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A Survey of Persian Handicraft

Availability: In stock
Published: 1977
Page #: 416
Size: 10.5 x 12
ISBN: 978-4893660240
index

 
$125.00

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Quick Overview

In 1926, Arthur Upham Pope, in commencing a decade of photographing for the monumental A Survey of Persian Art, recorded traditional craftsmen at work on mosaic tiles and tribal carpers. During 1964 while in Isfahan with his former students Jay Gluck, Pope spoke of reviving his original plan to make the Survey a true record of Persian art from the earliest time to the present, and to add a volume on contemporary folk arts and art crafts. Studies were begun and test photographs were made after Pope and the Glucks moved to Shiraz in 1966. Pope’s death in 1969 caused suspension of the project. A new project was launched in 1976 at the behest of H.I.M. Shahbanou Farah Pahlavi under the auspices of Bank Melli Iran.


        A team of connoisseurs, collectors, scholars and photographers were brought together again under the direction of and in co-authorship with Jay and Sumi Gluck. Iranian museums, collectors, government and concerned private organizations volunteered their total cooperation, as did collectors and museums in America and Japan, where several major public collections had in fact been assembled by Arthur Pope and later by Jay Gluck.


        The result is this sumptuous book, produced to the highest editorial and publication standards. The superb color photographs of Japan’s leading art photographers are produced by the finest color printing available in 1976, letterpress with each color plate painstakingly matched to the original object to record the subtle nuances of the fine Persian color aesthetic. There are some 640 plates, 404 of which are in color and over 100 of these are full page. Destined to become a collector's item.

author

Jay Gluck

Jay Gluck was born in Detroit, Michigan, the son of Lillian Mary Veronica Friar (Campbell-Phillips) and Harry Fitzer Gluck, a musician.[1] He spent his childhood in New York's East Side and also lived in his mother's hometown of Newcastle, England for a short while. At 17, he joined the US Navy Air Arm. After the war, he attended different universities before graduating in Archaeology and Middle East Studies from UC Berkeley in 1949. He attended the Asia Institute School for Asian Studies, where he completed a two-year MA degree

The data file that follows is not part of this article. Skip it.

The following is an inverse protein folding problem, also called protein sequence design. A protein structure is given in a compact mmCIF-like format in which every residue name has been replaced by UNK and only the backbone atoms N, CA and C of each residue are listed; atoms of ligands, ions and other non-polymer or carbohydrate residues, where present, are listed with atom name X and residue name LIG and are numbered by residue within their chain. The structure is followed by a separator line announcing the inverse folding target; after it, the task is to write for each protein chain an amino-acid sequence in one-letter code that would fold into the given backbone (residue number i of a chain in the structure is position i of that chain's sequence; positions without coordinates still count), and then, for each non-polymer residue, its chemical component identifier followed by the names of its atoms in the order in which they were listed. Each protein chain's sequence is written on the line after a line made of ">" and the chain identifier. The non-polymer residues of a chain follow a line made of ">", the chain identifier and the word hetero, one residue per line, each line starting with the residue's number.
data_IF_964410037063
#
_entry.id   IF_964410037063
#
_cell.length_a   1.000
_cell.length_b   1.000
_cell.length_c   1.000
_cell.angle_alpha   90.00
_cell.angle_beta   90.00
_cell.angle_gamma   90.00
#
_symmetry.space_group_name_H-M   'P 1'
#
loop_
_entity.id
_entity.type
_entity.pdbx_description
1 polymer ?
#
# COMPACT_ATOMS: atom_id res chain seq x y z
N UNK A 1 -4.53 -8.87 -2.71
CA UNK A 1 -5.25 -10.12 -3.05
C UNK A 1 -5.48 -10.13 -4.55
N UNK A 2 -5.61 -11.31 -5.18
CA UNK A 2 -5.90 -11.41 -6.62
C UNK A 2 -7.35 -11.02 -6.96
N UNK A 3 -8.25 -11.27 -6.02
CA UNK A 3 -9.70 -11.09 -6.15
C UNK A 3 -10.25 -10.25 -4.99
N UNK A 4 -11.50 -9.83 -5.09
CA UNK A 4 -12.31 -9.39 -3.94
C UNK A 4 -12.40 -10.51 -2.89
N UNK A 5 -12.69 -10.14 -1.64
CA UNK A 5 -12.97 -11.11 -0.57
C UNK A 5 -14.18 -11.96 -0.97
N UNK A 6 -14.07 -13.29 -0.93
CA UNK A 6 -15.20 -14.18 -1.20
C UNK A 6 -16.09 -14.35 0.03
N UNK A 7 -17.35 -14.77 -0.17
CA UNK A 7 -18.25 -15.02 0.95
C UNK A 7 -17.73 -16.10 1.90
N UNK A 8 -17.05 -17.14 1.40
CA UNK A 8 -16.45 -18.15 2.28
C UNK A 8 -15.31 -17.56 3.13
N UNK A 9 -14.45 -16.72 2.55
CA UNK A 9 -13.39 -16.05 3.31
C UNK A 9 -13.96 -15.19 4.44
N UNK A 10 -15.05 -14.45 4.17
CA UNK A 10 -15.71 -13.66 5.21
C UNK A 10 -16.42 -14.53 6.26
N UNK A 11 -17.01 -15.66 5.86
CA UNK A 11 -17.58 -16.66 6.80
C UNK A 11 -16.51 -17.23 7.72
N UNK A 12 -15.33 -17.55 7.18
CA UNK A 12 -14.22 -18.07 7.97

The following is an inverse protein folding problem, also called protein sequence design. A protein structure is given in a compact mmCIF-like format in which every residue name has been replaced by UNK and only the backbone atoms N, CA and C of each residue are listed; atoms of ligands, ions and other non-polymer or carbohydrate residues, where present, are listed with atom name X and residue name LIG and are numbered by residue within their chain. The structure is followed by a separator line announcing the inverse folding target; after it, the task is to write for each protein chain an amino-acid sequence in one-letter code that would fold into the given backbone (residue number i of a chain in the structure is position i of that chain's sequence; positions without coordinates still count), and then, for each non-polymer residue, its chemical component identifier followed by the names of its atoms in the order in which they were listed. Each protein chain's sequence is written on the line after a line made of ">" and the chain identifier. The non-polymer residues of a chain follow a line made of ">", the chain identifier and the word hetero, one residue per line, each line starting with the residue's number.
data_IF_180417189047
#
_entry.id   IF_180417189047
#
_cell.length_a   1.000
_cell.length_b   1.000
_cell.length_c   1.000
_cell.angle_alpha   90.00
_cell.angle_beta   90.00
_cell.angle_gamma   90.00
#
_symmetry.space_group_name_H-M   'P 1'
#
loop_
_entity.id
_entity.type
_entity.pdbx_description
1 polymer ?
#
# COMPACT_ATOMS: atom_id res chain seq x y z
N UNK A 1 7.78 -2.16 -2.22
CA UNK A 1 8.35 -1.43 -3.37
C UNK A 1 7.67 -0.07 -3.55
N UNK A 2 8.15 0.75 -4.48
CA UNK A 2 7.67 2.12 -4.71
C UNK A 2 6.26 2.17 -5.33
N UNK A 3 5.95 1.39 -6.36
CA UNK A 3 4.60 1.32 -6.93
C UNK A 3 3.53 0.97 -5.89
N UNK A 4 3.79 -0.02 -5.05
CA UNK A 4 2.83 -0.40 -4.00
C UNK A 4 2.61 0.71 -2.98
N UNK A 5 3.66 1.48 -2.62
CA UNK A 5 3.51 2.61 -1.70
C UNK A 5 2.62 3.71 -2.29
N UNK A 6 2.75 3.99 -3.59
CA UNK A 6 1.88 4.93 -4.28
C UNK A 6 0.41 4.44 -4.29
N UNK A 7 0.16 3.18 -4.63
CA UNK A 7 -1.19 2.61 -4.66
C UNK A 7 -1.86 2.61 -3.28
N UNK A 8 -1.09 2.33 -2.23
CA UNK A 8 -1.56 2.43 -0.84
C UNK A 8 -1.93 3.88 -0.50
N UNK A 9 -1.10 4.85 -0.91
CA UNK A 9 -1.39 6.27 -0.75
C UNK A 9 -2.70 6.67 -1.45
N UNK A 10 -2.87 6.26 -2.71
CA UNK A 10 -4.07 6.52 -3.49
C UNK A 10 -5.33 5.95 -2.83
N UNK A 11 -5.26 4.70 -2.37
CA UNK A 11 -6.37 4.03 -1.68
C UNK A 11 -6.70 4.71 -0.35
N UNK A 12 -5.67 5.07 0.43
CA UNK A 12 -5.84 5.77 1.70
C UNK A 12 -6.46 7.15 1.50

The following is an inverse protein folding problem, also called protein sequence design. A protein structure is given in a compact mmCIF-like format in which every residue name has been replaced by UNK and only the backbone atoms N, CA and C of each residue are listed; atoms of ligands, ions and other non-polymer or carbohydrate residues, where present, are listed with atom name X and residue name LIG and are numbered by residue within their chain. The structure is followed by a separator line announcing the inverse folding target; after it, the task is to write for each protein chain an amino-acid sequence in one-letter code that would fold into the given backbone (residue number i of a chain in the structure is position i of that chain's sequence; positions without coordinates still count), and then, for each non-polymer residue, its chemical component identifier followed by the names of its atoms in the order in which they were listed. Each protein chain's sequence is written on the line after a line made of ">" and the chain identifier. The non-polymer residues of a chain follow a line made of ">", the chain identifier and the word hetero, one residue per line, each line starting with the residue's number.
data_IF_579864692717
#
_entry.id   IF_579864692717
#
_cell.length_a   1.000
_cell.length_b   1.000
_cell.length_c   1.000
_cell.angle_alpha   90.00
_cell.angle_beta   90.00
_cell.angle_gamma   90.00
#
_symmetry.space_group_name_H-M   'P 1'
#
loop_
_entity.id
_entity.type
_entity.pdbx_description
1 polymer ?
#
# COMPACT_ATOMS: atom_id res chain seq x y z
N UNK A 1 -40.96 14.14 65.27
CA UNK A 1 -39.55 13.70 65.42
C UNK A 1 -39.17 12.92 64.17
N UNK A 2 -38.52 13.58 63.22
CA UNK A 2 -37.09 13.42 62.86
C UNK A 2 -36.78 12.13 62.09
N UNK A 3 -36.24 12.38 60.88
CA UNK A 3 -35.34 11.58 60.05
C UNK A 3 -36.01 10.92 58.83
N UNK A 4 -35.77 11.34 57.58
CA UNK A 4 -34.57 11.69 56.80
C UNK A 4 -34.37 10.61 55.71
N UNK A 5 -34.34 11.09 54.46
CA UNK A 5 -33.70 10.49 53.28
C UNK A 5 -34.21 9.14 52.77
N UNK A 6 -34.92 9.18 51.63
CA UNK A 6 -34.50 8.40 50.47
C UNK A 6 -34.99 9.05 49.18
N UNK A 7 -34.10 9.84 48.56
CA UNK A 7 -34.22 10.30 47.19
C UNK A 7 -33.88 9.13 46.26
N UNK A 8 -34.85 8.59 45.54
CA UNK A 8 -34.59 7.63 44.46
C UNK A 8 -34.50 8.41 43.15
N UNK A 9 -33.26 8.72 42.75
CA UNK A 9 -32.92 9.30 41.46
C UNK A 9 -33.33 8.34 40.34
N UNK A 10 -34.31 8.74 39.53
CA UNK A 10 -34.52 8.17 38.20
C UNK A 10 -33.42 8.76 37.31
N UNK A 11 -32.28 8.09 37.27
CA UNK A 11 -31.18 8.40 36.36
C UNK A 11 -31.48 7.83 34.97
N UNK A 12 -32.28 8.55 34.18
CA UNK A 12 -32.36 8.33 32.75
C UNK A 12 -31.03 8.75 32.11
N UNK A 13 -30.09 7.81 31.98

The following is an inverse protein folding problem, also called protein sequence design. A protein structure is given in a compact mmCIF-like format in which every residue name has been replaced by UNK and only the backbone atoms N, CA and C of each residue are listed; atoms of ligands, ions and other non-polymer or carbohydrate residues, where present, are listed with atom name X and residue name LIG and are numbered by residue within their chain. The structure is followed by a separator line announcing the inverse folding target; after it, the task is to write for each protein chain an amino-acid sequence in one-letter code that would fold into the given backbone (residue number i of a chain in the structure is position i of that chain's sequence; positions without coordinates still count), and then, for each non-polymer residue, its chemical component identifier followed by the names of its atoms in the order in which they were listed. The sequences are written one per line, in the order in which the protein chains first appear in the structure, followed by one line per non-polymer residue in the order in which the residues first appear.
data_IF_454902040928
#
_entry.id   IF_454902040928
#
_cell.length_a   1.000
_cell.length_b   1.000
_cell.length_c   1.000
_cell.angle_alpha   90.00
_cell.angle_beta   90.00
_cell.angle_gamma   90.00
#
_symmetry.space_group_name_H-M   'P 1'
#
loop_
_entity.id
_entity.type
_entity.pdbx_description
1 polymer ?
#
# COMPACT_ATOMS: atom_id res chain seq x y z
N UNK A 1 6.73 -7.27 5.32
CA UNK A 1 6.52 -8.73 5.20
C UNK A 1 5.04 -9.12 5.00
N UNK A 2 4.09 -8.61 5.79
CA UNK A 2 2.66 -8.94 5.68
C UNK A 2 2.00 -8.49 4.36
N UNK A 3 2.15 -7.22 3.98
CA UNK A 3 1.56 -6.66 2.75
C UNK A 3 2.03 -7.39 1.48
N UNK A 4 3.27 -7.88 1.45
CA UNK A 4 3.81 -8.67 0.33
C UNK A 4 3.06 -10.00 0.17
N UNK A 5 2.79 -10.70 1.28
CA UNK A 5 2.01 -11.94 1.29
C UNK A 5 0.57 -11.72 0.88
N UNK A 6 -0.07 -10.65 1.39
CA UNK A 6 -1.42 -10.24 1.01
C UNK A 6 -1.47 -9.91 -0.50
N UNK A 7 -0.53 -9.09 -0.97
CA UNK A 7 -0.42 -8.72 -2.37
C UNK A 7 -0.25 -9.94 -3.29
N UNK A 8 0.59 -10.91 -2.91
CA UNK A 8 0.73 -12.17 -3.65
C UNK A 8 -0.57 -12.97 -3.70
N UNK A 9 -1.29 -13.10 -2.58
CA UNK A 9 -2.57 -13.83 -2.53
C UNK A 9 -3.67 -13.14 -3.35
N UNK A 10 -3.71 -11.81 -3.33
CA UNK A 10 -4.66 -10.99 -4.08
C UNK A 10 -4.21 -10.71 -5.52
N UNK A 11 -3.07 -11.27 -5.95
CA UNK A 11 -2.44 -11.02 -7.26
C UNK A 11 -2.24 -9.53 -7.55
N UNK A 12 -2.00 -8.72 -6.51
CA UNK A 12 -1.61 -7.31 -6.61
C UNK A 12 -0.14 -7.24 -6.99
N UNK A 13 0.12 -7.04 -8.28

Gluck was responsible for the republishing of the 19 volumes of The Survey of Persian Art after the original printing plates were destroyed in London in the Second World War.

Invited to Iran in 1966 by his former professor and mentor Arthur Upham Pope, Jay moved his family to Shiraz from Japan to take up the post of Acting Director of the Asia Institute of the Pahlavi University. "n independent research center of publication and study." Gluck oversaw the restoration of the Narenjestan, the beautiful compound of the Ghavam ol-Molk Shirazi, where the Asia Institute was to be housed.

In 1970, Gluck returned with his family to Japan, but maintained a residence in Tehran until his departure forced upon him by changes in the Iranian political climate of 1979 and pending threats of revolution.

1996 saw the publication of, Surveyors of Persian Art: A Documentary Biography of Arthur Upham Pope & Phyllis Ackerman edited by Jay Gluck, Noël Siver and Sumi Hiramoto Gluck, the culmination of 30+ years of work in memory of his lifelong mentor and friend.

        In 1980, the first Kitano International Festival was held under the stewardship of Jay and his wife Sumi Hiramoto Gluck. The Festival held at the Kitano Jinja (Shrine) became renowned in the local community for bringing together people of all nationalities living in Kobe and for its generous contribution of proceeds to various international charities of the day. Jay was the first non-Japanese to receive Kobe City's "International" and "Hyogo Prefecture's 'Order of the Crane'" - their highest civilian awards.

Jay Gluck described himself to Contemporary Authors as a "dilettante of the type one laughingly refers to today as an Asian expert." He commuted quarterly between Iran and Japan from 1963–78, and said that he regrets not recording his impressions of the Iranian milieu just prior to the revolution in 1978: "It is a writer's rent for the space and air he takes up to see life more critically and record this, regardless of the immediate cost it threatens to--but usually does not--demand. Failure to do so costs more later and these payments never cease. The Zen adage that he who knows is silent and he who speaks out knows not is now seen to be but a sad commentary, and not the instructions for evidencing wisdom the young accolyte smugly took them for."

Gluck died on December 19, 2000 in California. 

Sumi Gluck

Frontispiece:
Royal Pahlavi Family Portrait, 1975.

Foreword
By H. I. M. Shahbanou Farah Pahlavi

Preface
By Yousef Khoshkish

Editor’s Preface
By Jay Gluck

The Significance of Persian Handicraft
By Arthur Upham Pope

Handicraft, the Art of the People
By Léo Brosttein

History of the Handicrafts Center
By Farangis (Yeganegi) Shahrokh

SUBJECTS:
Stone
Pottery
Glass
Metalwork
Enamel
Jewelry
Textile
Needlework
Basketry
Rustic Floor Coverings
Namd Felt Mats
Flat weaves
Tufted Weaves
Woodwork
Musical Instruments
Painting
Architectural Decoration

Afterword
Acknowledgments
Index

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